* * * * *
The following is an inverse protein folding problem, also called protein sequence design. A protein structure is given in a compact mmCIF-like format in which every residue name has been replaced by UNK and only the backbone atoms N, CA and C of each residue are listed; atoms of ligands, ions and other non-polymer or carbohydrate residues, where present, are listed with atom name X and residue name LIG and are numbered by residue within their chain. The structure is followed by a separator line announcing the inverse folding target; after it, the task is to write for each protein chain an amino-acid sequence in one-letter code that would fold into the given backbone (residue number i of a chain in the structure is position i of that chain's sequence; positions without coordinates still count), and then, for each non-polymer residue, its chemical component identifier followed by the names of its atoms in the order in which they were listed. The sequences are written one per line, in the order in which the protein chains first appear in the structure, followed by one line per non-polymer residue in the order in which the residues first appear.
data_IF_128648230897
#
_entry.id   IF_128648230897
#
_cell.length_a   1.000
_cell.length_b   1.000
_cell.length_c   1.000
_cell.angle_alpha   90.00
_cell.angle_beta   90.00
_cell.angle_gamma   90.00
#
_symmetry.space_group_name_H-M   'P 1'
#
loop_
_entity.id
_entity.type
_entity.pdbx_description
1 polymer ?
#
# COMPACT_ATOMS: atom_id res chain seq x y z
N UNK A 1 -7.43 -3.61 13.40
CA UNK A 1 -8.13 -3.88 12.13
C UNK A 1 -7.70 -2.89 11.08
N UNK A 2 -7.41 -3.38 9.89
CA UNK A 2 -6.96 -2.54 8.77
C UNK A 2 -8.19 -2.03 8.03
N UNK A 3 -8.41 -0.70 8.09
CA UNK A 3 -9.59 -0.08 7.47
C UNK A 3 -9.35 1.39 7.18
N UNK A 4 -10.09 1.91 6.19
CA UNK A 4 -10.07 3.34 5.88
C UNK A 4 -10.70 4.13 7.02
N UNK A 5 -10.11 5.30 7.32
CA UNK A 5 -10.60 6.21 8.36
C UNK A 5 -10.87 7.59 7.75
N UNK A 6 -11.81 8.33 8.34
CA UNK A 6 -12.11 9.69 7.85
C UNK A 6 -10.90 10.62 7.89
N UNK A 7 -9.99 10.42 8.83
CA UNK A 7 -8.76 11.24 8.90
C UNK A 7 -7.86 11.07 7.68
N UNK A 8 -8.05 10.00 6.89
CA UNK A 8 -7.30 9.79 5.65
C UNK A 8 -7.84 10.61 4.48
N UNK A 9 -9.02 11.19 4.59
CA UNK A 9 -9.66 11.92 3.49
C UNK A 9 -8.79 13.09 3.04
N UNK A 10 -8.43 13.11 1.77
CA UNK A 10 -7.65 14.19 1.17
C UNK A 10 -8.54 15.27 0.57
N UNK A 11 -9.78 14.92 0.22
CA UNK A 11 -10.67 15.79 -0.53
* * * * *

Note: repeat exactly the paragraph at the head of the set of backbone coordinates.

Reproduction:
The following is an inverse protein folding problem, also called protein sequence design. A protein structure is given in a compact mmCIF-like format in which every residue name has been replaced by UNK and only the backbone atoms N, CA and C of each residue are listed; atoms of ligands, ions and other non-polymer or carbohydrate residues, where present, are listed with atom name X and residue name LIG and are numbered by residue within their chain. The structure is followed by a separator line announcing the inverse folding target; after it, the task is to write for each protein chain an amino-acid sequence in one-letter code that would fold into the given backbone (residue number i of a chain in the structure is position i of that chain's sequence; positions without coordinates still count), and then, for each non-polymer residue, its chemical component identifier followed by the names of its atoms in the order in which they were listed. The sequences are written one per line, in the order in which the protein chains first appear in the structure, followed by one line per non-polymer residue in the order in which the residues first appear.